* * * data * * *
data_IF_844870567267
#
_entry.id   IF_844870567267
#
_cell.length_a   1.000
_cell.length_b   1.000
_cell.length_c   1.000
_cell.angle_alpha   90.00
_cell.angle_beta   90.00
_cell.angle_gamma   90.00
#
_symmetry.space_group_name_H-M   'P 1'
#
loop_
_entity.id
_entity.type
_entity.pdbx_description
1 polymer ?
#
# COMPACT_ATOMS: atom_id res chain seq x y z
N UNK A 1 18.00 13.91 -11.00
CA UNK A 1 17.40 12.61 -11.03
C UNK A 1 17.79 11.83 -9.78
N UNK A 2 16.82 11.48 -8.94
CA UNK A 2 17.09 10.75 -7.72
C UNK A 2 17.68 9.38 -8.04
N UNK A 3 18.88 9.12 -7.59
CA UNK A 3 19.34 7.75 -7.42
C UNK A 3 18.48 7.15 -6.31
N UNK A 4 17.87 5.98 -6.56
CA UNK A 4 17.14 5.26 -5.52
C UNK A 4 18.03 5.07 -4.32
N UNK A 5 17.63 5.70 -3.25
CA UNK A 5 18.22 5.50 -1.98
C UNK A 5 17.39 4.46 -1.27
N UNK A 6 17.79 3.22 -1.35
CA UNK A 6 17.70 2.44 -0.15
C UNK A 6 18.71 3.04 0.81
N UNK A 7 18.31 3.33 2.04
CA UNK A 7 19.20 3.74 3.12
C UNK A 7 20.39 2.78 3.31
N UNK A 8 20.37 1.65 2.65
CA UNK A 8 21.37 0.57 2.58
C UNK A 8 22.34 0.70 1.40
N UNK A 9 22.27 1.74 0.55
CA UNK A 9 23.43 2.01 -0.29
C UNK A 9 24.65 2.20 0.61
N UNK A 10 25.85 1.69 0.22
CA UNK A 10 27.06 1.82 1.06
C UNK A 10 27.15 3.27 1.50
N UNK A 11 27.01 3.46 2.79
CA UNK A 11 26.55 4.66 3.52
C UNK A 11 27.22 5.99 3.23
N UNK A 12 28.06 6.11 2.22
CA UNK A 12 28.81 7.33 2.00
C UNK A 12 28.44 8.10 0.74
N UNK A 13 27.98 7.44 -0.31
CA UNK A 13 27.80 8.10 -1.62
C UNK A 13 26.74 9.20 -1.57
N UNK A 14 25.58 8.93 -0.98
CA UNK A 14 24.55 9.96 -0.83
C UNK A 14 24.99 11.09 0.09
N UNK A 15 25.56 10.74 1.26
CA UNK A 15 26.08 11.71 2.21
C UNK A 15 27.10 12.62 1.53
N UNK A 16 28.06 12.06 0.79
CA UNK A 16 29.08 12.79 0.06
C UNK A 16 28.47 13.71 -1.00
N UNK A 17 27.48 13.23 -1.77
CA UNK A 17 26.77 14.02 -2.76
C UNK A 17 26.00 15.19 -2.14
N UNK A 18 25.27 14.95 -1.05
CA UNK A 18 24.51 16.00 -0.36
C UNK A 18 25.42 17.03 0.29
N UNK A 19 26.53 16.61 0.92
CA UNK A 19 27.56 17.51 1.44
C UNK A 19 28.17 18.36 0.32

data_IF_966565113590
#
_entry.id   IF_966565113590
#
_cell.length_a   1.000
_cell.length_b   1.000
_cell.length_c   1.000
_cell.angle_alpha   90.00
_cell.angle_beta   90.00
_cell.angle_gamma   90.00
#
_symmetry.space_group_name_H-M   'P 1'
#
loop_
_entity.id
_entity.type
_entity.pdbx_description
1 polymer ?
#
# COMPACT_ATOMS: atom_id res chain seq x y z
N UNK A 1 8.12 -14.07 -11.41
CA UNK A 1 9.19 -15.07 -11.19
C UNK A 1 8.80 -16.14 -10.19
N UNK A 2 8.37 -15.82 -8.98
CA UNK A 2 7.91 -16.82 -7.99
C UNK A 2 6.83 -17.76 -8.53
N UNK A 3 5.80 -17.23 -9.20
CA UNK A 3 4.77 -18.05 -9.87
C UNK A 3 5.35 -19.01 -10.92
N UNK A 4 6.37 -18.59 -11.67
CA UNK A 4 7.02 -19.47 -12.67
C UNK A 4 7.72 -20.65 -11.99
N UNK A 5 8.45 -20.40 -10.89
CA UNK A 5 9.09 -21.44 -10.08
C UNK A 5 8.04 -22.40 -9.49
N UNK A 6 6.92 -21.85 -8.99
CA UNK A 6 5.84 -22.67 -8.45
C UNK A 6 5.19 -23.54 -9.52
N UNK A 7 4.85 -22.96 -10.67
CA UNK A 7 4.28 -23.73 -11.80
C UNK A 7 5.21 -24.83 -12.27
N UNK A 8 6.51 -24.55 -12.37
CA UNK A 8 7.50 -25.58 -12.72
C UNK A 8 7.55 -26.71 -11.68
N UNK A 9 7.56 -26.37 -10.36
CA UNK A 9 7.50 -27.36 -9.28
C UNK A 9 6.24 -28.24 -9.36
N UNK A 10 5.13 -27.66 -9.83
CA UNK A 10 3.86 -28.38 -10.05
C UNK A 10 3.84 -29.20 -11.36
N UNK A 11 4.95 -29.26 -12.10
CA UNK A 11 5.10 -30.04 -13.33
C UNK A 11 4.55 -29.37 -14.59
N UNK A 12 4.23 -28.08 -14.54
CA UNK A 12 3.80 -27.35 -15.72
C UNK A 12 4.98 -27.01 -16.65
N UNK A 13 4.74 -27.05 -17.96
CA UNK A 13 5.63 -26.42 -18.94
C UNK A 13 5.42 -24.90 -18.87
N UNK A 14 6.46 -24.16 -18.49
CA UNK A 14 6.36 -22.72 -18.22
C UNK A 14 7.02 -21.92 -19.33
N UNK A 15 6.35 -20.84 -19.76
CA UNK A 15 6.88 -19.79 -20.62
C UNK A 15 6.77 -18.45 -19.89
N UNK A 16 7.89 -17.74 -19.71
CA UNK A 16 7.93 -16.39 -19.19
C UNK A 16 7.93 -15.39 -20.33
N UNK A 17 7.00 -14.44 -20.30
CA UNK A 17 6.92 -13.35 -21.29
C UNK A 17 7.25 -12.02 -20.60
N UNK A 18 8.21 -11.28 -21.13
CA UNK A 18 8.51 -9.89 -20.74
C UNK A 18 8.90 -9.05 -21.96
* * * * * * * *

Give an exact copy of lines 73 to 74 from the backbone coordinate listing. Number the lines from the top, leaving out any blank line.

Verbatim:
CA UNK A 18 24.51 16.00 -0.36
C UNK A 18 25.42 17.03 0.29